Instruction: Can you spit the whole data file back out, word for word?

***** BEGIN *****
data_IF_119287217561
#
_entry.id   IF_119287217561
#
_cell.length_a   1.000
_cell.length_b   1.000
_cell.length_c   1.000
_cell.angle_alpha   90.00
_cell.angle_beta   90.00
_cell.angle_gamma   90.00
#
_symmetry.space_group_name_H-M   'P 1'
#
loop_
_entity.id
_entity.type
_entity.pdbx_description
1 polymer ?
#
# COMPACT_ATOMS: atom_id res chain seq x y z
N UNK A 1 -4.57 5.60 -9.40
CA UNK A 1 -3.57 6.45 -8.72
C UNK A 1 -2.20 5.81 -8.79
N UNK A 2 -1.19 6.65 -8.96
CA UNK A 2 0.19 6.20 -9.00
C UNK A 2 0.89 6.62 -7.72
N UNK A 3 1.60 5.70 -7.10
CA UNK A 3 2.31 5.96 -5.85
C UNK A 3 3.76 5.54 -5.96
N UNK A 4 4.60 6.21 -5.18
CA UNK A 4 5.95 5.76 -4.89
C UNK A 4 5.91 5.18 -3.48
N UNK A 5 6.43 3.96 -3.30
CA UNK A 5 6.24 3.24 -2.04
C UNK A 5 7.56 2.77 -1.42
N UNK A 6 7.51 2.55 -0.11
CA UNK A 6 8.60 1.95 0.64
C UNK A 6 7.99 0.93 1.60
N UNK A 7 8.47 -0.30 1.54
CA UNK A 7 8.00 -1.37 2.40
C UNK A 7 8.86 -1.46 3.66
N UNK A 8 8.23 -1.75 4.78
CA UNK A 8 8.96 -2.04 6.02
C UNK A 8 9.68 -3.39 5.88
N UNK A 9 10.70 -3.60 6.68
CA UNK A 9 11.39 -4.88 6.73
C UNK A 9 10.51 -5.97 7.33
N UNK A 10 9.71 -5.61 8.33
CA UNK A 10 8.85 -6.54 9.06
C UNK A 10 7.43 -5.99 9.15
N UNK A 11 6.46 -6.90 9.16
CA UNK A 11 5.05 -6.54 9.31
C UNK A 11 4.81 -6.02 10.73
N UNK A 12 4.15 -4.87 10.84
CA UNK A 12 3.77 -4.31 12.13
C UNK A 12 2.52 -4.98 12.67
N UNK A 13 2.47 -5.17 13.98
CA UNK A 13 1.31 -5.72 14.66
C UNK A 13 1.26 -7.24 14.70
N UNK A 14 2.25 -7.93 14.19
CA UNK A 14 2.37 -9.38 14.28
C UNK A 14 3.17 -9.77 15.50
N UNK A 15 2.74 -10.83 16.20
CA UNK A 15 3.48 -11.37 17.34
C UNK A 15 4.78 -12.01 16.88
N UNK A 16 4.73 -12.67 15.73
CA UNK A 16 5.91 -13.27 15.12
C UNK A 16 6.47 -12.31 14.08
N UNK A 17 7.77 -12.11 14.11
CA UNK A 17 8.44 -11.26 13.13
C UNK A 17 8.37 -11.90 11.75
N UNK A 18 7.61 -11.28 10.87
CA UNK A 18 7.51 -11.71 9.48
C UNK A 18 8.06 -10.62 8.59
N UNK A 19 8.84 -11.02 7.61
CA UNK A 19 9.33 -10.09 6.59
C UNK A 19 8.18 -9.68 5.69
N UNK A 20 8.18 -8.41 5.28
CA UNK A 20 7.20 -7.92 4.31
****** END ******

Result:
data_IF_119287217561
#
_entry.id   IF_119287217561
#
_cell.length_a   1.000
_cell.length_b   1.000
_cell.length_c   1.000
_cell.angle_alpha   90.00
_cell.angle_beta   90.00
_cell.angle_gamma   90.00
#
_symmetry.space_group_name_H-M   'P 1'
#
loop_
_entity.id
_entity.type
_entity.pdbx_description
1 polymer ?
#
# COMPACT_ATOMS: atom_id res chain seq x y z
N UNK A 1 -4.57 5.60 -9.40
CA UNK A 1 -3.57 6.45 -8.72
C UNK A 1 -2.20 5.81 -8.79
N UNK A 2 -1.19 6.65 -8.96
CA UNK A 2 0.19 6.20 -9.00
C UNK A 2 0.89 6.62 -7.72
N UNK A 3 1.60 5.70 -7.10
CA UNK A 3 2.31 5.96 -5.85
C UNK A 3 3.76 5.54 -5.96
N UNK A 4 4.60 6.21 -5.18
CA UNK A 4 5.95 5.76 -4.89
C UNK A 4 5.91 5.18 -3.48
N UNK A 5 6.43 3.96 -3.30
CA UNK A 5 6.24 3.24 -2.04
C UNK A 5 7.56 2.77 -1.42
N UNK A 6 7.51 2.55 -0.11
CA UNK A 6 8.60 1.95 0.64
C UNK A 6 7.99 0.93 1.60
N UNK A 7 8.47 -0.30 1.54
CA UNK A 7 8.00 -1.37 2.40
C UNK A 7 8.86 -1.46 3.66
N UNK A 8 8.23 -1.75 4.78
CA UNK A 8 8.96 -2.04 6.02
C UNK A 8 9.68 -3.39 5.88
N UNK A 9 10.70 -3.60 6.68
CA UNK A 9 11.39 -4.88 6.73
C UNK A 9 10.51 -5.97 7.33
N UNK A 10 9.71 -5.61 8.33
CA UNK A 10 8.85 -6.54 9.06
C UNK A 10 7.43 -5.99 9.15
N UNK A 11 6.46 -6.90 9.16
CA UNK A 11 5.05 -6.54 9.31
C UNK A 11 4.81 -6.02 10.73
N UNK A 12 4.15 -4.87 10.84
CA UNK A 12 3.77 -4.31 12.13
C UNK A 12 2.52 -4.98 12.67
N UNK A 13 2.47 -5.17 13.98
CA UNK A 13 1.31 -5.72 14.66
C UNK A 13 1.26 -7.24 14.70
N UNK A 14 2.25 -7.93 14.19
CA UNK A 14 2.37 -9.38 14.28
C UNK A 14 3.17 -9.77 15.50
N UNK A 15 2.74 -10.83 16.20
CA UNK A 15 3.48 -11.37 17.34
C UNK A 15 4.78 -12.01 16.88
N UNK A 16 4.73 -12.67 15.73
CA UNK A 16 5.91 -13.27 15.12
C UNK A 16 6.47 -12.31 14.08
N UNK A 17 7.77 -12.11 14.11
CA UNK A 17 8.44 -11.26 13.13
C UNK A 17 8.37 -11.90 11.75
N UNK A 18 7.61 -11.28 10.87
CA UNK A 18 7.51 -11.71 9.48
C UNK A 18 8.06 -10.62 8.59
N UNK A 19 8.84 -11.02 7.61
CA UNK A 19 9.33 -10.09 6.59
C UNK A 19 8.18 -9.68 5.69
N UNK A 20 8.18 -8.41 5.28
CA UNK A 20 7.20 -7.92 4.31